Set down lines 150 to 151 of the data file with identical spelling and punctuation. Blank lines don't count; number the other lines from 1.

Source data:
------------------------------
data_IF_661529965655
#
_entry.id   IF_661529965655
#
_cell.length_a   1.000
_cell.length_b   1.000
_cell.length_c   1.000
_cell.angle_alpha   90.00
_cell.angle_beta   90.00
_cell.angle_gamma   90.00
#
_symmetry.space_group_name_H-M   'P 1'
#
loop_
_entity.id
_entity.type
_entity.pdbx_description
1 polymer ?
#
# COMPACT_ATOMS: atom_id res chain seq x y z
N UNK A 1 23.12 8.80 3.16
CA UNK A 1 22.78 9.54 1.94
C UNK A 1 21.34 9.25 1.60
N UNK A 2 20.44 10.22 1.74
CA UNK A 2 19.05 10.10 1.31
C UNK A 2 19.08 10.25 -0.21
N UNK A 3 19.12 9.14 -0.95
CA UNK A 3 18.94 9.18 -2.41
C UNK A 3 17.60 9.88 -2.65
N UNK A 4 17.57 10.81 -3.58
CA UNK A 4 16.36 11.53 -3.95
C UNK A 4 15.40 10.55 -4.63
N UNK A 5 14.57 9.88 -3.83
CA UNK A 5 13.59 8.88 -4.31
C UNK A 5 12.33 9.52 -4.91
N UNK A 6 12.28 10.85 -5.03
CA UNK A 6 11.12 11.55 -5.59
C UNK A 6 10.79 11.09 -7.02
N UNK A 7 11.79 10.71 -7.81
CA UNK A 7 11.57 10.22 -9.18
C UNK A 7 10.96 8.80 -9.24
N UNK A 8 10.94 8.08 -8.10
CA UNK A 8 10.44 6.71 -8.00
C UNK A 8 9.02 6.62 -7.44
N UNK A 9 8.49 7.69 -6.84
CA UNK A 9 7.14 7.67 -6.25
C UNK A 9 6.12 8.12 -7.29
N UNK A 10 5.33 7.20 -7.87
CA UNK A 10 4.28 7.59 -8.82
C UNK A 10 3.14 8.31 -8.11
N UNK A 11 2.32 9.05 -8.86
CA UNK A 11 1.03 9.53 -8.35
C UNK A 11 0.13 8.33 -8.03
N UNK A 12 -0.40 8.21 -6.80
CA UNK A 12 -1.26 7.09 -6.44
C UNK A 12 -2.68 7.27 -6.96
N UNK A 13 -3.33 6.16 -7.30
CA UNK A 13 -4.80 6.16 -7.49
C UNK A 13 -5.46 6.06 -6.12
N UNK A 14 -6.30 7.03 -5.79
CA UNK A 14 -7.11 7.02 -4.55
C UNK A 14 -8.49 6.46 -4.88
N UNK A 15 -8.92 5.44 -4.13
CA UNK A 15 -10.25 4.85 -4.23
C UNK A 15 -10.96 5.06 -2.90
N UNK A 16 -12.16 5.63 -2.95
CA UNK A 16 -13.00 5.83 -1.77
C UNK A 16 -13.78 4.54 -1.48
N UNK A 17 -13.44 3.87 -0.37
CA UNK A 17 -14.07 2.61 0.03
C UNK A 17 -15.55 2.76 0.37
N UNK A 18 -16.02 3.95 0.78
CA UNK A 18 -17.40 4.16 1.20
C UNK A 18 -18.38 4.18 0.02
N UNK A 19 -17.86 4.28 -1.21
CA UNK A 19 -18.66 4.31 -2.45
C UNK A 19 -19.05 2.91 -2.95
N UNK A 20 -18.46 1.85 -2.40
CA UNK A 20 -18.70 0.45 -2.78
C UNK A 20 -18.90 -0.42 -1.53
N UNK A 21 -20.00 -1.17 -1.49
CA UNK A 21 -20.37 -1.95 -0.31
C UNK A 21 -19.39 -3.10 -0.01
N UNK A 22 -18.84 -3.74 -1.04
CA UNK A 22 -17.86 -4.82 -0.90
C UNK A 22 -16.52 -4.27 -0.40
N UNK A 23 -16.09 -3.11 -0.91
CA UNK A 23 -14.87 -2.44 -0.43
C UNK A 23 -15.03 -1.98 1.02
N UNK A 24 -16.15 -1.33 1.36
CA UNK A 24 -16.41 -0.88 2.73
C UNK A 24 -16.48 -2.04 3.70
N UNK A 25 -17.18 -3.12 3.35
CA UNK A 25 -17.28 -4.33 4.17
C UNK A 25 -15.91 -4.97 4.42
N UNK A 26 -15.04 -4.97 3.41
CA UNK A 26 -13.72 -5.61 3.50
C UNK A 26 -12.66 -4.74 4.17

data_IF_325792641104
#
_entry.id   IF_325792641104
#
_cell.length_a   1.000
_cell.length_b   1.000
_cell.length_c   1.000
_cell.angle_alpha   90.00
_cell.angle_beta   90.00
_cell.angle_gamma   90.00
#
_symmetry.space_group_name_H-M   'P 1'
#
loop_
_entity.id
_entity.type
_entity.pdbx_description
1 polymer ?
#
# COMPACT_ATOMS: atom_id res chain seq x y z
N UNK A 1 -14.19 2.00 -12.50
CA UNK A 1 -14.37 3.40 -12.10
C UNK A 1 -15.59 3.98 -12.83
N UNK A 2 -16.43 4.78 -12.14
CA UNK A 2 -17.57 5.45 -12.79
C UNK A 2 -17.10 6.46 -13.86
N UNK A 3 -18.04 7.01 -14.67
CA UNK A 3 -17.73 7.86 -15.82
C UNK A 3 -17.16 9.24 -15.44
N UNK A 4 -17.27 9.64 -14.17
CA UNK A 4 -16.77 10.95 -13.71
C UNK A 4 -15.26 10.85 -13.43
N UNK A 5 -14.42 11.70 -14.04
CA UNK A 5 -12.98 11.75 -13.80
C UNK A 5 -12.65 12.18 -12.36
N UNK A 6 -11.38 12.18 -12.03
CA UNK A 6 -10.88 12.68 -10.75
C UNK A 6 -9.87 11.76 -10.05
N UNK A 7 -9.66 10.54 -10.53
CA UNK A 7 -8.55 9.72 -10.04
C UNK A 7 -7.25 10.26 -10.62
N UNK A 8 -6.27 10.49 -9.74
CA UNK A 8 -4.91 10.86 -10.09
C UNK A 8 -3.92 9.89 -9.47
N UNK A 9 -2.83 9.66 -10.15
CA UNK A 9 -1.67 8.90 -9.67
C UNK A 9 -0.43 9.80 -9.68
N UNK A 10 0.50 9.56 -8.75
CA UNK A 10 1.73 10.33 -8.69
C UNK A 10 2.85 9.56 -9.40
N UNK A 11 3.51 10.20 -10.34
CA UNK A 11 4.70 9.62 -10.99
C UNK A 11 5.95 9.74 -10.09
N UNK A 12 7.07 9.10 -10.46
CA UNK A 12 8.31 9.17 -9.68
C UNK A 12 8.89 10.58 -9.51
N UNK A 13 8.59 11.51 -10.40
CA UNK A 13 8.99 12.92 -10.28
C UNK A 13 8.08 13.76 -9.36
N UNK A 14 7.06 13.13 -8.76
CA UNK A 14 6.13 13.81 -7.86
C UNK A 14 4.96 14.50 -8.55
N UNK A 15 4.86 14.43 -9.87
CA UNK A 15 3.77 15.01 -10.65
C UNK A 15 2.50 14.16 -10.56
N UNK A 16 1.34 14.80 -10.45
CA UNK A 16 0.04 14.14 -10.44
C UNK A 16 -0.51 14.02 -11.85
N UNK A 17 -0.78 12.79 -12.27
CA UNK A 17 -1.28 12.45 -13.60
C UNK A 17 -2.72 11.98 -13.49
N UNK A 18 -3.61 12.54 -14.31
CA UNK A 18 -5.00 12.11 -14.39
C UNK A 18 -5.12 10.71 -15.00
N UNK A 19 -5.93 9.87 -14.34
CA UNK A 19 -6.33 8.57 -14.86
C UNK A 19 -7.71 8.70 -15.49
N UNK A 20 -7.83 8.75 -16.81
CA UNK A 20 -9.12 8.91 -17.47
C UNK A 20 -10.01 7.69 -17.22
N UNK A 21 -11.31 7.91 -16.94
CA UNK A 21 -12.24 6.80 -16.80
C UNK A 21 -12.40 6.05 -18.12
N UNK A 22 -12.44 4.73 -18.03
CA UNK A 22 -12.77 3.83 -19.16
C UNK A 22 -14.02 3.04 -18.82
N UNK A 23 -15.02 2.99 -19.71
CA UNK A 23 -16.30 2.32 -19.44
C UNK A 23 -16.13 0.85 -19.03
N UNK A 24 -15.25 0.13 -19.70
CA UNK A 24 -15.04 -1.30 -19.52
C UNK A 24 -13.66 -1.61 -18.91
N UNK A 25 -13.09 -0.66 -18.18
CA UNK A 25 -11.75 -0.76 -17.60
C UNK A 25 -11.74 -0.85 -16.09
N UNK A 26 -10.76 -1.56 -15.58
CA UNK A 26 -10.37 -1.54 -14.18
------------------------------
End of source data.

CA UNK A 11 4.70 9.62 -10.99
C UNK A 11 5.95 9.74 -10.09